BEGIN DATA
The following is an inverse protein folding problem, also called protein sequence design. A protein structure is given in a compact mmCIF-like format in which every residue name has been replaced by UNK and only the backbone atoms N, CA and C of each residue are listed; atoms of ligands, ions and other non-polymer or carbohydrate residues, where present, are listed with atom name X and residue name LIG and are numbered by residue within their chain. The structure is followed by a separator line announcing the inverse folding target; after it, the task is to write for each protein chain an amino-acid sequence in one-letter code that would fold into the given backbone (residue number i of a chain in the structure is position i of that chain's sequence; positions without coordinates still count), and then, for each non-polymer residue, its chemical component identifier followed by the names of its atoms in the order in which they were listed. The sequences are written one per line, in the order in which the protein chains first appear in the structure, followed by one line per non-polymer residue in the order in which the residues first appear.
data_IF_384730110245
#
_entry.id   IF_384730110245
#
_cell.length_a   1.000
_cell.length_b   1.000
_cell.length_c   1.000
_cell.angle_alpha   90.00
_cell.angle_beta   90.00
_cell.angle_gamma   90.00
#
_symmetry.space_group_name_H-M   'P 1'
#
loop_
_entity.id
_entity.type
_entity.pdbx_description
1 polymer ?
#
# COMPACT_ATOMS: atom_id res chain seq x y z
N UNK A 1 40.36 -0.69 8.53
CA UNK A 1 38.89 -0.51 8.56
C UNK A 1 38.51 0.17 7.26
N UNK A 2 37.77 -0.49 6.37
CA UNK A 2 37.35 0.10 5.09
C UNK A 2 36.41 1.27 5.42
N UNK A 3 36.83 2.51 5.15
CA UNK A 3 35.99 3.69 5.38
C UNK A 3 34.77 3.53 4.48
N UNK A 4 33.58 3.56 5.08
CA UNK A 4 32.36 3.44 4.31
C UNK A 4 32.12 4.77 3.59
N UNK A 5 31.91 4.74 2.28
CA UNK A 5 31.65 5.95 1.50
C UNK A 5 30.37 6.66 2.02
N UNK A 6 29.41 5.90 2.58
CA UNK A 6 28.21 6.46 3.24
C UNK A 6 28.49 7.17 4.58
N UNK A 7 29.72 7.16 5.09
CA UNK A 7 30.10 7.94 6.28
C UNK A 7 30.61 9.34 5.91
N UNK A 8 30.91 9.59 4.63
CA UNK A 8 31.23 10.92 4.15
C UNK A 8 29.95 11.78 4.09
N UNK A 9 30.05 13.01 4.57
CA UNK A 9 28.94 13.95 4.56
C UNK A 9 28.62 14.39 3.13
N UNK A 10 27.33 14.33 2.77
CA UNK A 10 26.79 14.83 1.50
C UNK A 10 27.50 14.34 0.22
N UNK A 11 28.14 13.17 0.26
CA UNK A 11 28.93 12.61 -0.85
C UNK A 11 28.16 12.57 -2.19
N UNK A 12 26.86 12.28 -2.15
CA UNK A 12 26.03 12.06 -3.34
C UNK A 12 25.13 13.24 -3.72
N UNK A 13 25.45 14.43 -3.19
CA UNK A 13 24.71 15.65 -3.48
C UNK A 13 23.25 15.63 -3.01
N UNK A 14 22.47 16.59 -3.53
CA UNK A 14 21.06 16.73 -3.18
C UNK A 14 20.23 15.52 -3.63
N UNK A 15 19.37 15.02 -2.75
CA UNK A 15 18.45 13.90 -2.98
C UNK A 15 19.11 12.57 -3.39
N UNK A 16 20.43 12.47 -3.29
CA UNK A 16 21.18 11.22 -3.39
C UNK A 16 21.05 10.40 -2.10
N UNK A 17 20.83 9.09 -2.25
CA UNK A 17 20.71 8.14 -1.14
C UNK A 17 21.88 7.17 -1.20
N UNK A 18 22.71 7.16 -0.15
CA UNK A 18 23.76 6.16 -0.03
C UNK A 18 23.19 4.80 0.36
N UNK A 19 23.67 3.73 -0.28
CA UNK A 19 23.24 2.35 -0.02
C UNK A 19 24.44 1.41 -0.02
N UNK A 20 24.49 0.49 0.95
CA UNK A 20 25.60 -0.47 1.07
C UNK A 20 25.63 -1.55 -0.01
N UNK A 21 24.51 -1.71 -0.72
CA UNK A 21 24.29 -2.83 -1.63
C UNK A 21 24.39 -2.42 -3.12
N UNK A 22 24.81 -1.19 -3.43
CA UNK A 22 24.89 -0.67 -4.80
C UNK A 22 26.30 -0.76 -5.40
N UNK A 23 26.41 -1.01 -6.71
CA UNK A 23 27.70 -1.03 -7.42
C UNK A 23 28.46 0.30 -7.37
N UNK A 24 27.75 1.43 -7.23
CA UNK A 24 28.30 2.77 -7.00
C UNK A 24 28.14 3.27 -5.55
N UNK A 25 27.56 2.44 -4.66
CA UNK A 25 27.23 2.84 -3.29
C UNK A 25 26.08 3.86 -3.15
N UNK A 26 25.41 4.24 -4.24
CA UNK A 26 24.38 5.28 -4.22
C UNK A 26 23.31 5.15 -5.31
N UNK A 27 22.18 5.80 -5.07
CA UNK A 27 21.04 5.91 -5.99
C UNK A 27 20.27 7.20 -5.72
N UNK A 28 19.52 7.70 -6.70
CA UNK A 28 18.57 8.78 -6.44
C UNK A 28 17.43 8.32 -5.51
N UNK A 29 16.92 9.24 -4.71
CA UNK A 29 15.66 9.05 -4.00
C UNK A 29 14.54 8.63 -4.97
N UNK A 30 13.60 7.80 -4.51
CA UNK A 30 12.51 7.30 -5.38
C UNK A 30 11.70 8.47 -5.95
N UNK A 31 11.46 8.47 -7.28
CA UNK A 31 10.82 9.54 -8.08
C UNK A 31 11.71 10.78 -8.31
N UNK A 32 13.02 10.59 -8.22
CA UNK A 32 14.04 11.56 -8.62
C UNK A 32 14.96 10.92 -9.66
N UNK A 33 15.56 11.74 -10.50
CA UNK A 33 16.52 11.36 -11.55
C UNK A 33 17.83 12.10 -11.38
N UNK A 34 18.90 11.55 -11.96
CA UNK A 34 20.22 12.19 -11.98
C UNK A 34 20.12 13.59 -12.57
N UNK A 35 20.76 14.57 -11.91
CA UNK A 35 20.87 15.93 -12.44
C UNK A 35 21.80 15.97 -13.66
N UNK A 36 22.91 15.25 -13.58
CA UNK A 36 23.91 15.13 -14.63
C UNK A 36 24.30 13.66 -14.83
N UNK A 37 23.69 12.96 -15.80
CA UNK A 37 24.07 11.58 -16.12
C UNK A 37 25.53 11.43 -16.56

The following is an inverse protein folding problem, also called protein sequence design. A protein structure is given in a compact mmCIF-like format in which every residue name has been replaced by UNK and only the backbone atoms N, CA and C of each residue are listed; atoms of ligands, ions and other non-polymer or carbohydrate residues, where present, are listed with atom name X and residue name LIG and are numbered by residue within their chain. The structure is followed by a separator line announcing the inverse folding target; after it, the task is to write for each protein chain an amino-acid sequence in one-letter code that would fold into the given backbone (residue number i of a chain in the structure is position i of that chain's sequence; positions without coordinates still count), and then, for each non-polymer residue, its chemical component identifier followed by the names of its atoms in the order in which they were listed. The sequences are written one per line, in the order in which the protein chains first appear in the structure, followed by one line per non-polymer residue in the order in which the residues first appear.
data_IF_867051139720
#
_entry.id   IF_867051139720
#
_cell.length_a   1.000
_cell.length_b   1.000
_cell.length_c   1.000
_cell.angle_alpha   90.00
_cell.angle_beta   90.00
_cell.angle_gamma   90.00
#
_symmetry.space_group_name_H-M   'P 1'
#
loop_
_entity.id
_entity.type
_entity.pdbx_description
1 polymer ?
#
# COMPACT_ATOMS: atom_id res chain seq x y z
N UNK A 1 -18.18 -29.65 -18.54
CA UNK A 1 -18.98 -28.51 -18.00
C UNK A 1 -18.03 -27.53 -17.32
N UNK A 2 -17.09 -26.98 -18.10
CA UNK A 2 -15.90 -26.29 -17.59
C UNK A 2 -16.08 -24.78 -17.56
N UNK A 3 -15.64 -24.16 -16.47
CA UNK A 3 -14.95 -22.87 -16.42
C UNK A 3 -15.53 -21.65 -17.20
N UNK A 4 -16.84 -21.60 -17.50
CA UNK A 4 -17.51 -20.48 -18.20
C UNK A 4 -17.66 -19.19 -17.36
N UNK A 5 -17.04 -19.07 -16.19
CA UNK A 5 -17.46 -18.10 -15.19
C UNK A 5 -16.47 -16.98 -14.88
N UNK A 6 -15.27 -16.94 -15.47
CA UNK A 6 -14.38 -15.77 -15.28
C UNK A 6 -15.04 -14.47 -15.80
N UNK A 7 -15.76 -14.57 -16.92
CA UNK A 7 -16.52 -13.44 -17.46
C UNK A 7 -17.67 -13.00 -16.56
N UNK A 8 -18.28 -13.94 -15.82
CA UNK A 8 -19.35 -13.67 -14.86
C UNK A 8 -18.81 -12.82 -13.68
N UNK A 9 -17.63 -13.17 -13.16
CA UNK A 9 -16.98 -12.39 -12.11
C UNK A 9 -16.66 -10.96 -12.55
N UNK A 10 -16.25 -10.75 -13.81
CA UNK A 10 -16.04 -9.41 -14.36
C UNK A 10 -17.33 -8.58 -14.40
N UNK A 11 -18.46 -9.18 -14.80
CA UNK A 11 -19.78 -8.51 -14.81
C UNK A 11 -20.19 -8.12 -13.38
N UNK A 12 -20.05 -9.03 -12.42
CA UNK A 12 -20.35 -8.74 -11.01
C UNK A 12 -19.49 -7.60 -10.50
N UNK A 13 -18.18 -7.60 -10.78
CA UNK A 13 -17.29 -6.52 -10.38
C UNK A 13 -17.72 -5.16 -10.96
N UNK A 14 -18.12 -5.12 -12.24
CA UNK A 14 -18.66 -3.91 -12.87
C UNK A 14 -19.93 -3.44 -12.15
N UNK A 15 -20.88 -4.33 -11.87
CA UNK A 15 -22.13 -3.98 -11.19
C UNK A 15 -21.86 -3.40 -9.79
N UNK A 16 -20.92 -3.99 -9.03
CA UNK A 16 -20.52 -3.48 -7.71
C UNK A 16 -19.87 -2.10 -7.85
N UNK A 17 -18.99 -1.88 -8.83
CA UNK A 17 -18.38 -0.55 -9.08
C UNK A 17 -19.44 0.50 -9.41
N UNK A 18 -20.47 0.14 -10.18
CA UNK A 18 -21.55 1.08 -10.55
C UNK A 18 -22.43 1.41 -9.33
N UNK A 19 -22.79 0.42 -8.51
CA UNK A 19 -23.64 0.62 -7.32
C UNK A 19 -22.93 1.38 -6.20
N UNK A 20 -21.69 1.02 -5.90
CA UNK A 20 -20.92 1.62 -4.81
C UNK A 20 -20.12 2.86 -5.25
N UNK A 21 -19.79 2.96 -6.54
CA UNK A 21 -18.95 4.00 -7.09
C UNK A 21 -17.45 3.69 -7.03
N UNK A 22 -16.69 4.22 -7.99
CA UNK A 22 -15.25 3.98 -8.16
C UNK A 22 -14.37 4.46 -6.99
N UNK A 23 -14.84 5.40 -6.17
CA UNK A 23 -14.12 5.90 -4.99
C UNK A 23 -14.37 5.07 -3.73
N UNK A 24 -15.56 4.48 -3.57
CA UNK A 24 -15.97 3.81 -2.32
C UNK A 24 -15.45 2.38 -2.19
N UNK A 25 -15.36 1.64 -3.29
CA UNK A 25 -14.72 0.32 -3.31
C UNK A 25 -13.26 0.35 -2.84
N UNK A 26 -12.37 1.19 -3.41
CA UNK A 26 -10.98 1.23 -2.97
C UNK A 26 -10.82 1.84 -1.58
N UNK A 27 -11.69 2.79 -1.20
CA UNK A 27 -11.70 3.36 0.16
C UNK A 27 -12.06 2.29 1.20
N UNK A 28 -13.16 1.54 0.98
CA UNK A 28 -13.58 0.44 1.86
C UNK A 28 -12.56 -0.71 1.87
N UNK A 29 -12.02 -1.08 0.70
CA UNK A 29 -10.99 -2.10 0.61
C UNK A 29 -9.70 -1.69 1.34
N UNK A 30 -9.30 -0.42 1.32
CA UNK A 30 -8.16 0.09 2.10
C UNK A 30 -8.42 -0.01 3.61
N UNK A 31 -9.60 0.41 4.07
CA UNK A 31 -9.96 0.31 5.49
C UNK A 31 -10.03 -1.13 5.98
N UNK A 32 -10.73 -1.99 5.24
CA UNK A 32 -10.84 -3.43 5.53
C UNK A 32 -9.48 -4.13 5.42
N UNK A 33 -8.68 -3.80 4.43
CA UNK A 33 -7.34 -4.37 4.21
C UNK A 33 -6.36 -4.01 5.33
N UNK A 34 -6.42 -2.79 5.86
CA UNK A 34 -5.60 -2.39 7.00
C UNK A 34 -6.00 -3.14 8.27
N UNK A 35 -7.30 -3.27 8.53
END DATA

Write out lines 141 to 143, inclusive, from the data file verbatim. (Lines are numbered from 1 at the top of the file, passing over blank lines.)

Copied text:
_cell.angle_alpha   90.00
_cell.angle_beta   90.00
_cell.angle_gamma   90.00